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Nat Commun. 2016 Jul 6;7:11920. doi: 10.1038/ncomms11920.

MBTPS2 mutations cause defective regulated intramembrane proteolysis in X-linked osteogenesis imperfecta.

Author information

1
Division of Metabolism, Connective Tissue Unit and Children's Research Center, University Children's Hospital Zurich, Zurich 8032, Switzerland.
2
Section on Heritable Disorders of Bone and Extracellular Matrix, National Institute of Child Health and Human Development, National Institutes of Health, Bethesda, Maryland 20892, USA.
3
Center of Excellence for Medical Genetics, Department of Pediatrics, Faculty of Medicine, Chulalongkorn University, Bangkok 10330, Thailand.
4
Excellence Center for Medical Genetics, King Chulalongkorn Memorial Hospital, The Thai Red Cross Society, Bangkok 10330, Thailand.
5
Center for Laboratory Medicine, Department of Medical Genetics, Kantonsspital Aarau, Aarau 5001, Switzerland.
6
Department of Orthopedics and Sports Medicine, University of Washington, Seattle, Washington 98195, USA.
7
Division of Human Genetics, Medical University of Innsbruck, Innsbruck 6020, Austria.
8
Section on Physical Biochemistry, National Institute of Child Health and Human Development, National Institutes of Health, Bethesda, Maryland 20892, USA.
9
Department of Pediatrics I, Medical University of Innsbruck, Innsbruck 6020, Austria.
10
Institute of Human Genetics, Westfälische Wilhelms University, Münster 48149, Germany.

Abstract

Osteogenesis imperfecta (OI) is a collagen-related bone dysplasia. We identified an X-linked recessive form of OI caused by defects in MBTPS2, which encodes site-2 metalloprotease (S2P). MBTPS2 missense mutations in two independent kindreds with moderate/severe OI cause substitutions at highly conserved S2P residues. Mutant S2P has normal stability, but impaired functioning in regulated intramembrane proteolysis (RIP) of OASIS, ATF6 and SREBP transcription factors, consistent with decreased proband secretion of type I collagen. Further, hydroxylation of the collagen lysine residue (K87) critical for crosslinking is reduced in proband bone tissue, consistent with decreased lysyl hydroxylase 1 in proband osteoblasts. Reduced collagen crosslinks presumptively undermine bone strength. Also, proband osteoblasts have broadly defective differentiation. These mutations provide evidence that RIP plays a fundamental role in normal bone development.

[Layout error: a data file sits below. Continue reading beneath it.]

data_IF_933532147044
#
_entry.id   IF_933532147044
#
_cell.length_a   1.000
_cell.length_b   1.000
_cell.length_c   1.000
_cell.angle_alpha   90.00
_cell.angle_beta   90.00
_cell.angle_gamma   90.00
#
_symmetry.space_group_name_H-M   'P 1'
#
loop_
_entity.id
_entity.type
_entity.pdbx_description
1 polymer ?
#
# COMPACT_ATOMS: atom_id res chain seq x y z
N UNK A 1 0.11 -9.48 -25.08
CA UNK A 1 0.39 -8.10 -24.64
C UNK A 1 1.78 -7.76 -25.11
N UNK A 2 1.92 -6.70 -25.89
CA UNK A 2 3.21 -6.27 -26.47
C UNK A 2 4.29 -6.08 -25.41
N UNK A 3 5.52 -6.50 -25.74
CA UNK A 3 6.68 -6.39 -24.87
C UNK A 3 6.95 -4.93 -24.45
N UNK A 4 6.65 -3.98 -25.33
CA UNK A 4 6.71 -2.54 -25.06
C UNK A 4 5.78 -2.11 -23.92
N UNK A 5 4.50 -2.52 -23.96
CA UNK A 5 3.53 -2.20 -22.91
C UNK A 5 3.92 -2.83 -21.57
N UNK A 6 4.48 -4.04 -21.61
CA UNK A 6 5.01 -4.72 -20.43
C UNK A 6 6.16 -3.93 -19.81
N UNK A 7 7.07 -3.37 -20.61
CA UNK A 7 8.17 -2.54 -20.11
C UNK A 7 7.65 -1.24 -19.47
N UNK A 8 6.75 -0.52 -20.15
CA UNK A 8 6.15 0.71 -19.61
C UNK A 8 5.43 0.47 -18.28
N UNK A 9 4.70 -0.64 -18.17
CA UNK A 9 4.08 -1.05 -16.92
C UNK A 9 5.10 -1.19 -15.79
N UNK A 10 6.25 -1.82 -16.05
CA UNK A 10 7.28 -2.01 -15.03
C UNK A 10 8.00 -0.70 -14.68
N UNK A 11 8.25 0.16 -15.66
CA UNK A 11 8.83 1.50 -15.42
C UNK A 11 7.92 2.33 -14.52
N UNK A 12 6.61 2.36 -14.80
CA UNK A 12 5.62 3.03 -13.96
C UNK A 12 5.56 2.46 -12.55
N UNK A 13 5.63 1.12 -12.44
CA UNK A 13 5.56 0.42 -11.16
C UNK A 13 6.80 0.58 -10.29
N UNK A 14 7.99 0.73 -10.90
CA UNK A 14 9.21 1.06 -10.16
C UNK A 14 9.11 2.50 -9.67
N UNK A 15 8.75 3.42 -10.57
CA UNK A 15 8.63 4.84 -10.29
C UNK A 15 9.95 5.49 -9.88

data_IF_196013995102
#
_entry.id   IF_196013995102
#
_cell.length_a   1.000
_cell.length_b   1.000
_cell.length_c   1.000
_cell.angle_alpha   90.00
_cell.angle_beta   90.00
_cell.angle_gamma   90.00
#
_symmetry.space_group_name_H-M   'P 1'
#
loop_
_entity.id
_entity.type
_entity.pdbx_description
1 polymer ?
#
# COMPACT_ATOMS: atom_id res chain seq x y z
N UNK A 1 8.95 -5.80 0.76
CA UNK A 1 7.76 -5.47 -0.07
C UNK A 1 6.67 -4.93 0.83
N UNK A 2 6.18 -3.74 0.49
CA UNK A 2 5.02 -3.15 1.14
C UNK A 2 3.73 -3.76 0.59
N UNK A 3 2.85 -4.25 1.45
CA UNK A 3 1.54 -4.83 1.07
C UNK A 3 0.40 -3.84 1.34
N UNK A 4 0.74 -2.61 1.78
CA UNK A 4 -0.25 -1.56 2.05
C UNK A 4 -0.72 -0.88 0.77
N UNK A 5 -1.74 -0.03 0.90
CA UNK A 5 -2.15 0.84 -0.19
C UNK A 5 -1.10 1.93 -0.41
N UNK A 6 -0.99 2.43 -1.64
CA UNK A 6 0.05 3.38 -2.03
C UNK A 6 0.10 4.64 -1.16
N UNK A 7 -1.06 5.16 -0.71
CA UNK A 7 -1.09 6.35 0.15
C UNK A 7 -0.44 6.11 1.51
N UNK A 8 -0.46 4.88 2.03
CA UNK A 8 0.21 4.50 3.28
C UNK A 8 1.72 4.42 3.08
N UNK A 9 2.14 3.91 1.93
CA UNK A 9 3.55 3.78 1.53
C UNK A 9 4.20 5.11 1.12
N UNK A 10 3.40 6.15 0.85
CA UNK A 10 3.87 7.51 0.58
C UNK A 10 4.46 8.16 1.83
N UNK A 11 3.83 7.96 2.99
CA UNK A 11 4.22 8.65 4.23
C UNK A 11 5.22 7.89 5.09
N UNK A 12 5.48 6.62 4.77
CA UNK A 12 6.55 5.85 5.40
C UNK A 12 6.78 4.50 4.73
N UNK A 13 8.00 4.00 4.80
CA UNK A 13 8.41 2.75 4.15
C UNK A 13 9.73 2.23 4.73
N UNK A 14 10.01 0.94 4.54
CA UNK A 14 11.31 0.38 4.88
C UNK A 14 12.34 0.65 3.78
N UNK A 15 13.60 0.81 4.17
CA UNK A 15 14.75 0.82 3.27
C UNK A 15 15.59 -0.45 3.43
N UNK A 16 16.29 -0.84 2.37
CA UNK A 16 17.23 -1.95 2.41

PMID:
27380894
PMCID:
PMC4935805
DOI:
10.1038/ncomms11920
[Indexed for MEDLINE]
Free PMC Article

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